China’s launch of its first-ever free trade zone (FTZ) in Shanghai in September was widely taken as confirming its commitment to a more liberalized and open economy.
But some observers claim that the opening of the zone was more likely triggered by China’s absence from Trans-Pacific Partnership talks. The TPP is a US-led initiative building on a smaller free trade agreement that started in 2003 between Singapore, New Zealand and Chile. Now 12 countries are involved in the talks, including Canada, Japan, Malaysia, Mexico, Brunei, Australia, Peru, Vietnam and the US as well as the original three.
"It hasn’t been officially stated – Beijing wouldn’t dare – but I do believe that the TPP agreement and the fact that China hasn’t been involved in talks so far was the main trigger for the creation of the free trade zone," says a senior banker at an international bank in Shanghai. "China needs to be part of this relationship and cannot be left behind. It wouldn’t bode well to be excluded from a free trade agreement – especially at the same time China hopes to open up its economy on the national level. And it would be a reason why the zone was opened so quickly."
According to DBS Bank, together the TPP countries account for almost 40% of global output and about a third of global trade. The zone would be one of the largest free trade areas in the world.
Although South Korea, Taiwan and Thailand are considering joining, the world’s second-largest economy is strikingly missing from the list.
The TPP agreement aims to address issues including labour conditions, the role of state-owned enterprises, intellectual property and environmental protection. Lily Lo, economist at DBS Bank in Hong Kong, says only five of the 29 chapters that have been drafted cover traditional free trade matters such as the eradication of tariffs on goods and services.
A bigger concern lies with the rules of origin, says Lo. "It is likely that TPP countries will only offer lower tax rates for products using materials imported from member countries. Nonmembers such as China would be punished. China’s textiles and garment sectors stand to lose the most. [In a worst case situation] TPP members would refrain from engaging China in the textiles manufacturing process altogether."
TPP countries took 36% of China’s total exports in 2012, while an even larger percentage of its textile exports went to TPP countries. "The potential economic losses [for China, if they didn’t join] could be enormous," says Lo.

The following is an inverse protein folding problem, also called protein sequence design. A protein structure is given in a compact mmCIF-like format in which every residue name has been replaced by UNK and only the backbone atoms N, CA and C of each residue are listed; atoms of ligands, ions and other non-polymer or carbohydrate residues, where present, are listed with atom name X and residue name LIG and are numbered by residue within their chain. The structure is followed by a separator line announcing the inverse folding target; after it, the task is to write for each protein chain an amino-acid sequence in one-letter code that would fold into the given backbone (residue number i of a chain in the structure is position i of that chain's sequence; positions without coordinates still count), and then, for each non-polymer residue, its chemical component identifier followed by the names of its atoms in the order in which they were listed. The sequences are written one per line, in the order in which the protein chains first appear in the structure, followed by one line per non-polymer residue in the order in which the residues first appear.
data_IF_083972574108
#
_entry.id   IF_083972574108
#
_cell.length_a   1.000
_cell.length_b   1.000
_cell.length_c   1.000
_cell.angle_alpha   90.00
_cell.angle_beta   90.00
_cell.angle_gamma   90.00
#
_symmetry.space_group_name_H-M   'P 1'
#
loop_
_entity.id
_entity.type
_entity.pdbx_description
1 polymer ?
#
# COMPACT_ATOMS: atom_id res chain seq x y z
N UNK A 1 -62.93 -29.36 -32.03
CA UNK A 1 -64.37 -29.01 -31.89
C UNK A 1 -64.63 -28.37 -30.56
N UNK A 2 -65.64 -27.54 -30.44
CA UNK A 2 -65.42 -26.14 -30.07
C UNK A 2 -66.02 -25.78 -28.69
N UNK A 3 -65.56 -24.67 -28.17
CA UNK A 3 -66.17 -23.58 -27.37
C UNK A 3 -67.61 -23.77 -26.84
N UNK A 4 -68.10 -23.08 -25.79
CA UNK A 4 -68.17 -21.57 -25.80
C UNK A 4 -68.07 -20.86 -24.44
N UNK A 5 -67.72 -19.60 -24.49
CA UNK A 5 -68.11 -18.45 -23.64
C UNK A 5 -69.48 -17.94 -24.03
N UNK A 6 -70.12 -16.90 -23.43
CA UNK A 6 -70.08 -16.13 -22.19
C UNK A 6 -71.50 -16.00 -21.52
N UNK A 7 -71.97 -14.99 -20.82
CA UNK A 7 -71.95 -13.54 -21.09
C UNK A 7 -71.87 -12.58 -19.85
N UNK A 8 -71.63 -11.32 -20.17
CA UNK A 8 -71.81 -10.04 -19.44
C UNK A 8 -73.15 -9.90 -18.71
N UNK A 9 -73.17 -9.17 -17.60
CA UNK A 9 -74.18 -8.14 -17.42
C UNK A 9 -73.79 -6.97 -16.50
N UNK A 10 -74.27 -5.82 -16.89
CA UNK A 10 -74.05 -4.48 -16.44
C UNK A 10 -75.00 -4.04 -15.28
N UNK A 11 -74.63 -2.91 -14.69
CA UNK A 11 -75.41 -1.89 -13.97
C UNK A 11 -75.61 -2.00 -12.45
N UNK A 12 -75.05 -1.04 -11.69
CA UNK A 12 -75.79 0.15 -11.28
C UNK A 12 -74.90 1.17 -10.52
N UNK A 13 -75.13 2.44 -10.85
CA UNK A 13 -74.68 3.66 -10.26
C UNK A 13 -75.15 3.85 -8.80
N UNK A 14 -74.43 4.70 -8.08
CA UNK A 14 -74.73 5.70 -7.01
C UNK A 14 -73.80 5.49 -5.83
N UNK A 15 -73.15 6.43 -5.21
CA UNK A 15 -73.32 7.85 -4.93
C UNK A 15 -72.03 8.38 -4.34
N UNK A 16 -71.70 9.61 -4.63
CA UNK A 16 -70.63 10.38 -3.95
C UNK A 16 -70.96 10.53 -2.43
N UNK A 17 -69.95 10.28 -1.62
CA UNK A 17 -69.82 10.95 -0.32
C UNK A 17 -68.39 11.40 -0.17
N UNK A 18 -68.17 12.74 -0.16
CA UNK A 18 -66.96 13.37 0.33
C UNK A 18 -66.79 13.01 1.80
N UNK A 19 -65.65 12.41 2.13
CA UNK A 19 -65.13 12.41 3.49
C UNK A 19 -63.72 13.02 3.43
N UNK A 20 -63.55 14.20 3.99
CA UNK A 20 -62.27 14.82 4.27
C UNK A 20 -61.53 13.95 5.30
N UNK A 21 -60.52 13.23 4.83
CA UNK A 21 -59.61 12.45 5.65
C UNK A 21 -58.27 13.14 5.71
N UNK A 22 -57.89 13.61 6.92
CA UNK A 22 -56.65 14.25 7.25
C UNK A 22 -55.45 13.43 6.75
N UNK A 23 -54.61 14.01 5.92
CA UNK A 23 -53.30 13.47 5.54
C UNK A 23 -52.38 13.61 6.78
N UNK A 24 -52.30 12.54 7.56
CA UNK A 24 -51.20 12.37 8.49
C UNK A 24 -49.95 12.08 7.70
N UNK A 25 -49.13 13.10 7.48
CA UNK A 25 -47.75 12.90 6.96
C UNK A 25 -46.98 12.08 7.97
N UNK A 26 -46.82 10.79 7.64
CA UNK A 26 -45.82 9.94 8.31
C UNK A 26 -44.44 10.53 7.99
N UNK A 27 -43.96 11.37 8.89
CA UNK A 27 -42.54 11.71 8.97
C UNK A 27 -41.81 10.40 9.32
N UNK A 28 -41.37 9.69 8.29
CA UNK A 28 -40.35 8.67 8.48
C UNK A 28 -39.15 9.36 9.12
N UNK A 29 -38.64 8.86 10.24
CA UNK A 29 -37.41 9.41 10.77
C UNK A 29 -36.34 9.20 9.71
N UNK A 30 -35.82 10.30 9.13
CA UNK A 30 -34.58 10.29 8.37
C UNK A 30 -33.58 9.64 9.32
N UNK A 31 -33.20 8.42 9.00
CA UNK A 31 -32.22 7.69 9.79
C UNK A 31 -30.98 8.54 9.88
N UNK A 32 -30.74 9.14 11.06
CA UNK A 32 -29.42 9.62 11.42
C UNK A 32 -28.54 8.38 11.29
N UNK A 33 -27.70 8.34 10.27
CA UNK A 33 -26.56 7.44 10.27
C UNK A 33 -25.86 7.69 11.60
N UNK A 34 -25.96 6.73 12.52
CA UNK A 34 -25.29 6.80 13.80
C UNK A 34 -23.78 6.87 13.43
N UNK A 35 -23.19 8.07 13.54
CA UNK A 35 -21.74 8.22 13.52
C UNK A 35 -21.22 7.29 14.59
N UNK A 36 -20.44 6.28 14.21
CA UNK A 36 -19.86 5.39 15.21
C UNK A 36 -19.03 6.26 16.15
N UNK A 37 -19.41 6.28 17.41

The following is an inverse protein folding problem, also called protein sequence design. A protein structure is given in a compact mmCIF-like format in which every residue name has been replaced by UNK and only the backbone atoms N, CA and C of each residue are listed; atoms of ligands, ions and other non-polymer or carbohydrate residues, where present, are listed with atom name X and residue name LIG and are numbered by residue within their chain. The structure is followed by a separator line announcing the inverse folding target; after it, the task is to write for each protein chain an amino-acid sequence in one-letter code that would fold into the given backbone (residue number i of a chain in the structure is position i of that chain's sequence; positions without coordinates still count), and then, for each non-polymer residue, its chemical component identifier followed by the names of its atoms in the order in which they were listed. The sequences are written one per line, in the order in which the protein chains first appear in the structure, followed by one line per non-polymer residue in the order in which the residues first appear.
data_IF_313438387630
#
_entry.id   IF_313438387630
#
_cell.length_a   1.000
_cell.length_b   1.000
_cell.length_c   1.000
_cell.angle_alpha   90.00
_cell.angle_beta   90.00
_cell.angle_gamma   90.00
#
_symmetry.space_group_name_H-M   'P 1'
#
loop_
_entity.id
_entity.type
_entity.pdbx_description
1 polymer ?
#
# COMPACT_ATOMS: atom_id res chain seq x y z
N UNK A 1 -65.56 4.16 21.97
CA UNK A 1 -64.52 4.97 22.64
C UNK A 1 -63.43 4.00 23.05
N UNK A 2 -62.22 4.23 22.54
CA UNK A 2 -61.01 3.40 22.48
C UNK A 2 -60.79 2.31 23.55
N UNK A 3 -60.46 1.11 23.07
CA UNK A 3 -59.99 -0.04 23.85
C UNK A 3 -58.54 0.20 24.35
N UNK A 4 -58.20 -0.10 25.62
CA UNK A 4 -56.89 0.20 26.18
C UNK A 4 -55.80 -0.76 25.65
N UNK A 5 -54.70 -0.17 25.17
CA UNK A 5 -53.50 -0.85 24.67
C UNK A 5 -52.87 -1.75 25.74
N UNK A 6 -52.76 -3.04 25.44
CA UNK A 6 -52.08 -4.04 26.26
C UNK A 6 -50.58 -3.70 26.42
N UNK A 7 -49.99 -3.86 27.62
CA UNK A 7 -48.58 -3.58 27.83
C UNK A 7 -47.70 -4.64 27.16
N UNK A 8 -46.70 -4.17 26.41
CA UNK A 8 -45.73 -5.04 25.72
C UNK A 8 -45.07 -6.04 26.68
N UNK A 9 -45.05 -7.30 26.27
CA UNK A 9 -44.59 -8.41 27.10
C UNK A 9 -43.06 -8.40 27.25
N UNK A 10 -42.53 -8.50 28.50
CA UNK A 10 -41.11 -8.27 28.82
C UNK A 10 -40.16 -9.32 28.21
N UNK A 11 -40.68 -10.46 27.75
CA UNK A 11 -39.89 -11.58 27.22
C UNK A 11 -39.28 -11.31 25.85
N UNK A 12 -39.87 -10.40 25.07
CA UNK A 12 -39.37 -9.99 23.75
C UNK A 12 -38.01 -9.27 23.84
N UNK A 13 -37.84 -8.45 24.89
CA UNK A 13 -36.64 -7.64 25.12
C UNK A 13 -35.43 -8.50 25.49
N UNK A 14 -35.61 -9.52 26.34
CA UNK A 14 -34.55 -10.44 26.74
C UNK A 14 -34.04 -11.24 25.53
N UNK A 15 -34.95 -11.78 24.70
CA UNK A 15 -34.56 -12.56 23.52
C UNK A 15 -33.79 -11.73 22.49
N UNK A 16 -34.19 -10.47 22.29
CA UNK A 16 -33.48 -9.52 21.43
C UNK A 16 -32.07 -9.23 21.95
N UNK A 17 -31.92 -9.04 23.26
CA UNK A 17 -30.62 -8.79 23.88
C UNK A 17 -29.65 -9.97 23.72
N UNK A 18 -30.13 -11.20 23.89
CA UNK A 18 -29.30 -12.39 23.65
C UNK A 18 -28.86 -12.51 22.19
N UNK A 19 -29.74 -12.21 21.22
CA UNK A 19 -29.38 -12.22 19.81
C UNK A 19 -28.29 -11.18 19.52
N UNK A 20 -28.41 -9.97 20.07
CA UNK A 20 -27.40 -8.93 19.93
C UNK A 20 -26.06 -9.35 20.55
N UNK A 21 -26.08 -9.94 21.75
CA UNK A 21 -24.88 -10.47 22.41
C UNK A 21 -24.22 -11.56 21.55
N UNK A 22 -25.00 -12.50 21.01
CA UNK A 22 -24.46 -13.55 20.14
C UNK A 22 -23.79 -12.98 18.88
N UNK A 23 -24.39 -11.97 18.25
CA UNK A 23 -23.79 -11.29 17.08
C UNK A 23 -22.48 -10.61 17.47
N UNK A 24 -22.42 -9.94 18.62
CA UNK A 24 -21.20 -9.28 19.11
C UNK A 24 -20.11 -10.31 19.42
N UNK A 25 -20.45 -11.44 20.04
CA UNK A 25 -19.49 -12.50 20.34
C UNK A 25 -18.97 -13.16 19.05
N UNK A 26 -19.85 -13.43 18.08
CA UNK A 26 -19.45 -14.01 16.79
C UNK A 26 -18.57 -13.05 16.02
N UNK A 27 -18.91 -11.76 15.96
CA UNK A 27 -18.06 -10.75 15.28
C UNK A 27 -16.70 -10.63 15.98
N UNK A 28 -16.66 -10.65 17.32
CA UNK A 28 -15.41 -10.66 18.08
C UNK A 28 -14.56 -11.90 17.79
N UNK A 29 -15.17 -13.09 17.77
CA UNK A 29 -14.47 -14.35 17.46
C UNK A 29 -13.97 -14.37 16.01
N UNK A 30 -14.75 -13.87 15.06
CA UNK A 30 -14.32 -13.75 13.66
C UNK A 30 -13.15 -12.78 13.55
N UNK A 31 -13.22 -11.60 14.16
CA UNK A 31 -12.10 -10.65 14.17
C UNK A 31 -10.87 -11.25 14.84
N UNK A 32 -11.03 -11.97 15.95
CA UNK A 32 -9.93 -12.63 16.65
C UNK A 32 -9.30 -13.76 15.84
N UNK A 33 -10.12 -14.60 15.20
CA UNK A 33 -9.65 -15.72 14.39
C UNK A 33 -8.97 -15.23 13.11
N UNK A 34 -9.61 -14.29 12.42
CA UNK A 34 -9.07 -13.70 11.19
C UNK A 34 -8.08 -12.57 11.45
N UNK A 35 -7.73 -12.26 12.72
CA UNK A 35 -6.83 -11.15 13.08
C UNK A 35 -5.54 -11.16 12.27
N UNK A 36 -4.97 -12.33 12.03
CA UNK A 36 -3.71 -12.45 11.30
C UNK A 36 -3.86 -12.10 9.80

In this context, argues Lo, the FTZ in Shanghai and the speed with which it was set up – contrary to most slow and steady policy implementation in China – is most probably a response to deepening TPP negotiations.
Lo says: "Due to inherent differences in economic systems and political ideologies, China has in the past refused to conform to the rules of western institutions on key international issues. Likewise, the principles of TPP differ ideologically from China’s existing economic and political wirings. Yet with so much at stake, China might finally soften its stance and consider making some accommodations."
|Qinwei Wang, China economist at Capital Economics based in London|
Qinwei Wang, China economist at Capital Economics based in London, also found the timing noteworthy: "After the details of the Third Plenum were published [at the end of the four-day meeting on November 12], it was plain to see China’s emphasis on liberalizing the service sector to seek greater international trade and to push competition and productivity – things that will bode well for China’s application to the TPP. Indeed, one of the key areas of the TPP was drawn on in China’s Third Plenum."
The creation of the new FTZ indicates dedication and unification among China’s central leadership to push forward with reform and the opening up of China’s traditionally closed economy.
Financial and economic reforms in the Shanghai FTZ aim at facilitating freer trade and investment, currency convertibility, improving regulatory efficiency, as well as establishing a legal environment consistent with a market economy and international norms – and in line with certain requirements intended for the TPP agreement.
The geographically finite zone, split into four areas in Shanghai – Waigaoqiao free trade zone, the Waigaoqiao free trade logistics park, the Yangshan free trade port area and the Pudong airport comprehensive free trade zone – will become an offshore market for China on the mainland.
The hope is that if these reforms prove to be successful, they will slowly but surely edge their way into national policy in China, or that even other FTZs will follow in Shanghai’s path.
"With reform and opening up, China’s role in global markets and in the global economy will continue to increase. China’s neighbours and the region in general cannot avoid China’s presence and will need to address this," says Wang.